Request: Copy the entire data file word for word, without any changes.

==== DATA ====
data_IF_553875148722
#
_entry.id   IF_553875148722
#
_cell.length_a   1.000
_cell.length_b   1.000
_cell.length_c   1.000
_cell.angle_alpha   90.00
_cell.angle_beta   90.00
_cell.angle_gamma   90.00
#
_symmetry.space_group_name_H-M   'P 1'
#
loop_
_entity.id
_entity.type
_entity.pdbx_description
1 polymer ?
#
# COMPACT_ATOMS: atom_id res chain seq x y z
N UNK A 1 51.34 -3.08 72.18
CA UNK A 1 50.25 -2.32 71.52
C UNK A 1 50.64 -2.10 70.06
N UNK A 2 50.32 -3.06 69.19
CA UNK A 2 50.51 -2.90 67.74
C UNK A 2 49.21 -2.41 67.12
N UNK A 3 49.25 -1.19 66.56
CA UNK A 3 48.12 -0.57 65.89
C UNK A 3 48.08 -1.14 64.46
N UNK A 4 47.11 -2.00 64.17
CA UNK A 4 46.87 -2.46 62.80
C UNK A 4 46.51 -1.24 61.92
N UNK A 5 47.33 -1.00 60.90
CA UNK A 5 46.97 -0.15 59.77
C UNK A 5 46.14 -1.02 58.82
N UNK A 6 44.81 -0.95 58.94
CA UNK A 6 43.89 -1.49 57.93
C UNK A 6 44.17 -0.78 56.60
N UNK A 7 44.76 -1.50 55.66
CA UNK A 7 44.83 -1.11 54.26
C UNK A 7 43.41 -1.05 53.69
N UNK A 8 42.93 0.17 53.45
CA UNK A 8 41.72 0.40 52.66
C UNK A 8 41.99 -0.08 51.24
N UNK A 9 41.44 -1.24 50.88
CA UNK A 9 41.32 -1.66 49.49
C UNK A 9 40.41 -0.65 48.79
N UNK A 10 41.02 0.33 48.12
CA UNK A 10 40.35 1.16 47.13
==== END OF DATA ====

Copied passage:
data_IF_553875148722
#
_entry.id   IF_553875148722
#
_cell.length_a   1.000
_cell.length_b   1.000
_cell.length_c   1.000
_cell.angle_alpha   90.00
_cell.angle_beta   90.00
_cell.angle_gamma   90.00
#
_symmetry.space_group_name_H-M   'P 1'
#
loop_
_entity.id
_entity.type
_entity.pdbx_description
1 polymer ?
#
# COMPACT_ATOMS: atom_id res chain seq x y z
N UNK A 1 51.34 -3.08 72.18
CA UNK A 1 50.25 -2.32 71.52
C UNK A 1 50.64 -2.10 70.06
N UNK A 2 50.32 -3.06 69.19
CA UNK A 2 50.51 -2.90 67.74
C UNK A 2 49.21 -2.41 67.12
N UNK A 3 49.25 -1.19 66.56
CA UNK A 3 48.12 -0.57 65.89
C UNK A 3 48.08 -1.14 64.46
N UNK A 4 47.11 -2.00 64.17
CA UNK A 4 46.87 -2.46 62.80
C UNK A 4 46.51 -1.24 61.92
N UNK A 5 47.33 -1.00 60.90
CA UNK A 5 46.97 -0.15 59.77
C UNK A 5 46.14 -1.02 58.82
N UNK A 6 44.81 -0.95 58.94
CA UNK A 6 43.89 -1.49 57.93
C UNK A 6 44.17 -0.78 56.60
N UNK A 7 44.76 -1.50 55.66
CA UNK A 7 44.83 -1.11 54.26
C UNK A 7 43.41 -1.05 53.69
N UNK A 8 42.93 0.17 53.45
CA UNK A 8 41.72 0.40 52.66
C UNK A 8 41.99 -0.08 51.24
N UNK A 9 41.44 -1.24 50.88
CA UNK A 9 41.32 -1.66 49.49
C UNK A 9 40.41 -0.65 48.79
N UNK A 10 41.02 0.33 48.12
CA UNK A 10 40.35 1.16 47.13